How to create surface at the bottom side of this comb?

I’m going to model a comb. I seperated it into two parts. The handle and the head. The head part includes spikes which are placed at top. I have problem with head’s lower part. I created some guiding curves in order to use network surface command but I failed.
Please help me to find out what the problem is.
Untitled.3dm (172.7 KB)

you have to join the curves back together partially, dont quater them. just see the attached file how they should look before you can use NetworkSrf

brush.3dm (212.5 KB)

1 Like

Hi Alex - here’s another way to do this, just for the sake of variety.

Brush_PG.3dm (256.4 KB)


1 Like

Thank you Pascal

Thank you RichardZ.

Unfortunately it keeps failing.
I tried to complete my comb model but I still have tangency issue. I tried out some ways but I couldn’t make any progress. Help!!!
I have hidden my curves in the following file.
Untitled.3dm (361.1 KB)

I have surface continuity issue. Please look at my last uploaded file.

You could do something like this.
Untitledx.3dm (310.5 KB)

1 Like

hi jim looks good, but maybe also explain what you did, i assume you used blend edge?

i made now only one step replacing this cramped surface in the middle. to get there you have to rebuild the two surfaces which i replaced with the purple surface in my file to one surface to get a matchable edge. then use edge surface, rebuild it to a lower number something like 5/5 by degree 3 and use MatchSrf with the option Multiple Matches.

to make this hair brush really well tangential to each surface you should start completely different, not using curves which are actually not tangential to each surface.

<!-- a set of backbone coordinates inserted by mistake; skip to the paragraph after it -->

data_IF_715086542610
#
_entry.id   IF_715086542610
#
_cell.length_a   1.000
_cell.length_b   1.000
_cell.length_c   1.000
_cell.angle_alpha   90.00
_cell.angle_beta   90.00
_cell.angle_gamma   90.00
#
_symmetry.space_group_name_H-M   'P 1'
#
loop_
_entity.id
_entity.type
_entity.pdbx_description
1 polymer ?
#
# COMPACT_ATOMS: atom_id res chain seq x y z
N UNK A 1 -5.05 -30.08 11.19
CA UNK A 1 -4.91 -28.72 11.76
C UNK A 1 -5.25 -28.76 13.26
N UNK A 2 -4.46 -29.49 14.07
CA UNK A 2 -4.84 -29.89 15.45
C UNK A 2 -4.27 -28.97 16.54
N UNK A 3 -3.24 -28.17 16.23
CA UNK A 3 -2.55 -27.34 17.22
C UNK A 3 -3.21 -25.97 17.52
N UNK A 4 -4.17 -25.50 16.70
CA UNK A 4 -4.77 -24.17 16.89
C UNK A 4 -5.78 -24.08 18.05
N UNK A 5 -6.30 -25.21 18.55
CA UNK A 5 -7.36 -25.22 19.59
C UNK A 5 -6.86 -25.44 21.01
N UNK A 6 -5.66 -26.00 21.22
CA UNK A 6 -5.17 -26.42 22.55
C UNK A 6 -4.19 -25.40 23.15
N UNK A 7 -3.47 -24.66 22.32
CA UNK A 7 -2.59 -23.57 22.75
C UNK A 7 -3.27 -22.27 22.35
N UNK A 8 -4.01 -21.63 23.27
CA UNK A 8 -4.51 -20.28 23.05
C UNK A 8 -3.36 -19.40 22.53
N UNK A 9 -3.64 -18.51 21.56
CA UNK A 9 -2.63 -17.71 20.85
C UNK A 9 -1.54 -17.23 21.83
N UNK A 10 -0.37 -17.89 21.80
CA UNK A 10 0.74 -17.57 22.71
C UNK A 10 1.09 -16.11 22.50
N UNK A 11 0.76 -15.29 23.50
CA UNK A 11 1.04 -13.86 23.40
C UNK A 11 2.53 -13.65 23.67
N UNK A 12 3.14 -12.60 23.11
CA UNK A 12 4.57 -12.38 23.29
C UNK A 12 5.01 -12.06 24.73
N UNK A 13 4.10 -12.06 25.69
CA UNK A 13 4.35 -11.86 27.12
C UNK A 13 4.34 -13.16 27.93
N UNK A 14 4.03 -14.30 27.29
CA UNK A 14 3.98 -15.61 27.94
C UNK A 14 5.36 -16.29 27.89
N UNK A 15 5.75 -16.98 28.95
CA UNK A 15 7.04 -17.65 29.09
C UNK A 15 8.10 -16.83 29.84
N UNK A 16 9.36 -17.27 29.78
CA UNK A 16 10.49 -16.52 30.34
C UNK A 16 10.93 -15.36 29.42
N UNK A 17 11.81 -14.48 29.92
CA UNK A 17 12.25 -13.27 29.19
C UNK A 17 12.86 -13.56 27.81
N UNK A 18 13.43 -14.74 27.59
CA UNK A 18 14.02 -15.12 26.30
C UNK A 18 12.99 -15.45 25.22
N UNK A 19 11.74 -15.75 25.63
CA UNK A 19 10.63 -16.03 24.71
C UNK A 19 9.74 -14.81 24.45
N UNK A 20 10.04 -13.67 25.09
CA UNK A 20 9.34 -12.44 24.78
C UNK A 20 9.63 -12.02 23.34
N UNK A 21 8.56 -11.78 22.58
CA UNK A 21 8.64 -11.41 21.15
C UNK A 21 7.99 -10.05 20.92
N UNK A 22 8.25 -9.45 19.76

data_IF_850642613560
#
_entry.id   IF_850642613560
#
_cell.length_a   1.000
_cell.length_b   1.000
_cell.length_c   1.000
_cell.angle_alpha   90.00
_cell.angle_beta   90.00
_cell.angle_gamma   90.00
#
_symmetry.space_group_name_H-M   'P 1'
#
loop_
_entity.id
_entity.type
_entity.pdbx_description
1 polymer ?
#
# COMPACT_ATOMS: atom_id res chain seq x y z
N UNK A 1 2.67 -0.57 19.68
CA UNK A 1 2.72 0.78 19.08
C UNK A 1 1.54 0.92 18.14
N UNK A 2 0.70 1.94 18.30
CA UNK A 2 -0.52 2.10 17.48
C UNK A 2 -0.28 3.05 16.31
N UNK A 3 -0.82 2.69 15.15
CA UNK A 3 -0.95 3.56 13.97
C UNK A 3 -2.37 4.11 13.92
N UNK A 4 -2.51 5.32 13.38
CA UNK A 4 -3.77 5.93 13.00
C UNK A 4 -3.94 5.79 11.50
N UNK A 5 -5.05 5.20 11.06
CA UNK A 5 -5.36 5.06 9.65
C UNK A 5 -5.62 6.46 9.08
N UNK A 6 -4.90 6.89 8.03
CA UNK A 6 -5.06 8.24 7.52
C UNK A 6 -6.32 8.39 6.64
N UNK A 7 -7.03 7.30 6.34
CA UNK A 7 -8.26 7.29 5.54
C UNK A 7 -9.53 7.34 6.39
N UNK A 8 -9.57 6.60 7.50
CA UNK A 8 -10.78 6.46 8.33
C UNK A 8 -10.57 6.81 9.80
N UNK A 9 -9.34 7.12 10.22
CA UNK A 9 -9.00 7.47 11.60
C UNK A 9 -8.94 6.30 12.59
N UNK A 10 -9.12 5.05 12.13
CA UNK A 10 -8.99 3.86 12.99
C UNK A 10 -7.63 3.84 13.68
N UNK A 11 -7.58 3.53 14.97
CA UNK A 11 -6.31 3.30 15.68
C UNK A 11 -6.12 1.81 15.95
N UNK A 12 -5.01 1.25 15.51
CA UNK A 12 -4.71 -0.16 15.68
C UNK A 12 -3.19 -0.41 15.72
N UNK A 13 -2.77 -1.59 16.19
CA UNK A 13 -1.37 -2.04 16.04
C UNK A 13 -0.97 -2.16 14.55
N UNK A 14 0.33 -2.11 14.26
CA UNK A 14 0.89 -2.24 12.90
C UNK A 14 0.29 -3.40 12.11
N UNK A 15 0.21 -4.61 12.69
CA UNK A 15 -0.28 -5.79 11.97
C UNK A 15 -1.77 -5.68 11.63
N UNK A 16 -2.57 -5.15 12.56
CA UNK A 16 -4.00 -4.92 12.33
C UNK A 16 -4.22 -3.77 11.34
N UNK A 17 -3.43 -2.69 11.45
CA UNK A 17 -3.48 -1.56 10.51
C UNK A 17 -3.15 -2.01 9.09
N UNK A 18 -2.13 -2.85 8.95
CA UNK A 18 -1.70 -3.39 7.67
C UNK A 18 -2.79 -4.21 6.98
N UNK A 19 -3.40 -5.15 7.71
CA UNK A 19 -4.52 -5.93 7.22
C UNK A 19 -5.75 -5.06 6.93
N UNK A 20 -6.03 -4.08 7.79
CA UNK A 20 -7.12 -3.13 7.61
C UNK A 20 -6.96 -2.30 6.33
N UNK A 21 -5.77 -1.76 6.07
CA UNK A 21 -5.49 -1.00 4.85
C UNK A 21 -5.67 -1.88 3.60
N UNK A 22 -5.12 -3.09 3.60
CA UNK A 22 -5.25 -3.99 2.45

BrushPong.3dm (349.9 KB)

1 Like

You should be able to tell how each surface was made by looking at its structure. The picture below shows the 3 types of surfaces used. The magenta curves were used for trimming to make way for the Sweep2 and BlendSrf surfaces

1 Like

somebody experienced yes, but somebody trying to learn probably not :wink:

1 Like

Understanding the structure of the different types of surfaces is something that is worthy of trying to learn as soon as possible. That undemanding will make learning other things in Rhino a lot easier.


i agree :wink: and thats what people come here for either. i at least learned most of the fancy from the discourse.

1 Like

can you please explain how you kept your surfaces so simple (clean). When I take your file and network the large surface, for example, I have loads of isocurves?

1 Like

hi Et, i am not sure what you are seeing, maybe because i have the isocurves set to 0 and off on that surface. if i set to 1 i get this.

you can undensify it further using the option Loose while also increasing the edge curve tolerance but playing too much may lead to unjoinable edges so there is a limit of course.

1 Like

Thank you

1 Like